Rwanda: Inclusivity in Technology - a Case of the Talkback App for the Visually Impaired

22 January 2020

Marceline Gato, 26, is finalising her Bachelor's Degree in Journalism and Communication at the University of Rwanda.

When Gato was seven years old, she developed a very big cyst on her temple. Her parents feared for her life, but a few days later, it disappeared.

She then lost her sight, and although no one knew what happened, her family thinks it was caused by the cyst.

Gato and other people who are visually impaired face a range of challenges; not finding braille books in libraries, not being able to cross roads without a helper, and not being able to go to new places without aid, among others.

However, as the world is at the climax of innovation, People Living With Disabilities (PLWDs) are also getting solutions that help them in their daily lives through technology.

For the visually impaired, they can now use smartphones in reading soft books, calling, sending text messages, using social media, among other services.

They use accessibility services for operating systems, which help visually impaired users interact with their devices more easily. The screen reader software adds spoken, audible and vibration feedback to their devices.

These voice-over applications range from operating systems. For Gato, she uses 'TalkBack' a free screen reader app for Android.

She explained to The New Times how she uses her phone. "You touch and listen to what the voice says. If it's an application you're looking for, maybe Facebook, you slide through the application. When you reach Facebook, you double click, and it opens."

"Even when you want to type a message, you open the keyboard and click on letters. When the voice says the letter you wanted, you double click to write it. Everything you want to open or authorise, you double click." Gato can also read notes on her phone.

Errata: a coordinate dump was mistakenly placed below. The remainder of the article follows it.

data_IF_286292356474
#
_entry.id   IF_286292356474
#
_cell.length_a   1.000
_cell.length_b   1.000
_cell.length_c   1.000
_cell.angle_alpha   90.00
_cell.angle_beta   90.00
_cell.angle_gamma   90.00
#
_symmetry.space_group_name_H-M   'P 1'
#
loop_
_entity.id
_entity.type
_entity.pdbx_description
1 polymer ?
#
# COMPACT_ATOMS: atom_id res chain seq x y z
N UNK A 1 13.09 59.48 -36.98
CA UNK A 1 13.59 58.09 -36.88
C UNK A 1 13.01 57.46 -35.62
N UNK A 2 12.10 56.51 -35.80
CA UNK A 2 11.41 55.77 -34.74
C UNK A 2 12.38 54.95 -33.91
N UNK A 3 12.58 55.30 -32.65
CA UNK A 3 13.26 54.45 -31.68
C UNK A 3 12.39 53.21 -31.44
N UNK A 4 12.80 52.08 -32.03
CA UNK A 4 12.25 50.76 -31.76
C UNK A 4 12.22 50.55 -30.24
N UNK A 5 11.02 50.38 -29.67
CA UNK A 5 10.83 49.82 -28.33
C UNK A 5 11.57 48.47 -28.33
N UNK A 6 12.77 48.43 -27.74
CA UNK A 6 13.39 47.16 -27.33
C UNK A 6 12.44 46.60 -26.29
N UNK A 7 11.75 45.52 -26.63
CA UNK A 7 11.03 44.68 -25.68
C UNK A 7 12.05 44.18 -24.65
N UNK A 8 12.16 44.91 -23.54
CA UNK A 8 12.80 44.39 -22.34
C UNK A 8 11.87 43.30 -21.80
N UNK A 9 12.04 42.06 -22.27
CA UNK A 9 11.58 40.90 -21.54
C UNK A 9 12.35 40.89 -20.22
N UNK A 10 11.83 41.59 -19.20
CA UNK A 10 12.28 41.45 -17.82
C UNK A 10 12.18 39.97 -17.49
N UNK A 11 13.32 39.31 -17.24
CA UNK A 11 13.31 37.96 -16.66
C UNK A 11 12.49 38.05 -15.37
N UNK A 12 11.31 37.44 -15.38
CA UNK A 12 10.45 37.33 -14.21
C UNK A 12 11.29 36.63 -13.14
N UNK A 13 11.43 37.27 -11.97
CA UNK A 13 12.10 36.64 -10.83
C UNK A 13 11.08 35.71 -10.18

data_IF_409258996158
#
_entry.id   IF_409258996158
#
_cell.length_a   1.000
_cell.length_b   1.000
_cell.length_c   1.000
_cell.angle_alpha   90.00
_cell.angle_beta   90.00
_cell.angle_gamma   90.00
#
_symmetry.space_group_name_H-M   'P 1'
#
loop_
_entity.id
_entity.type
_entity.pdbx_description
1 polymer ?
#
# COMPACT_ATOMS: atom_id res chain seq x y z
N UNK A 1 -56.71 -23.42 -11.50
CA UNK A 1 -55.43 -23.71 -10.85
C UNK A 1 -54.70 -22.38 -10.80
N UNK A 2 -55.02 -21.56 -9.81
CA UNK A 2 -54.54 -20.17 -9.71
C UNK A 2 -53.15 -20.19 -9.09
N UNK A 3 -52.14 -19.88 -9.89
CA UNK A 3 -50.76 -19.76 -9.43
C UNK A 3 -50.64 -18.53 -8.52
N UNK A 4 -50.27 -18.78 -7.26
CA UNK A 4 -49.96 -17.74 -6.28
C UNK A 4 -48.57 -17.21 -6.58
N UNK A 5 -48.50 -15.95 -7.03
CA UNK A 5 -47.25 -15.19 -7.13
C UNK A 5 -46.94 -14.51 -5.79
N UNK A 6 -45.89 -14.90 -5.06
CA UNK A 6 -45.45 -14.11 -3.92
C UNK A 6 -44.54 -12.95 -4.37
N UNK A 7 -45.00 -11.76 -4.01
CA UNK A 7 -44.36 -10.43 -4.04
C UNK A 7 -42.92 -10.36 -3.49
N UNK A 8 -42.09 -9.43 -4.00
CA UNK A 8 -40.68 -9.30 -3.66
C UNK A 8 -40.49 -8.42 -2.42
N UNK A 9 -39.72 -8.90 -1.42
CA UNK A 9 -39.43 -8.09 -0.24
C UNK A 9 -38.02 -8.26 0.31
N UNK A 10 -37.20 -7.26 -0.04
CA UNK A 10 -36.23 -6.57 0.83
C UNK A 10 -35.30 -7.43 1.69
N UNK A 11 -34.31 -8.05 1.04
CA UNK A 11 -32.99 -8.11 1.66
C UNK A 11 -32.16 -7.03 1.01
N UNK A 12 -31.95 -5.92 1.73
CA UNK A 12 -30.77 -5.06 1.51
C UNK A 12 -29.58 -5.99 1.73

She then explained how it was very different before she had access to the software.

"How can I even compare? I had a push-button telephone, that I couldn't see, and didn't read for me. I had to memorise the keyboard, where every digit was. I also had to memorise people's contacts, or called someone to help me look for it."

She had to memorise button sounds, to know how to lock or unlock her phone.

Gato thinks more innovations should be done to make life easier for PLWDs.

"In some countries, on pedestrian crossing zones and traffic lights, there are vocal machines that help visually impaired people know when to cross the road without asking other people for help. Even in buses, when a bus reaches a stop, there is a voice that says the location reached, and one knows they have to get out, without asking people where they are reaching."

She also thinks school libraries should have the latest books in braille or soft, so the visually impaired don't lag behind in their studies.

Callixte Ikuzwe is also visually impaired.

He works for 'Hope in His Vision', an NGO that helps blind and visually impaired persons living in extreme poverty in Rwanda reach their full potential. He narrates to the New Times the beauty of having innovations that are friendly to PLWDs.

"When someone doesn't have arms or legs, or can't see, and there is an application that you can use to compensate what you don't have, it is something really important."

"If the applications were not there, we would not be able to use smartphones. It is the one that guides a disabled person to see by giving them the independence to use the phone. TalkBack is the most used because it can be installed on many types of phones."

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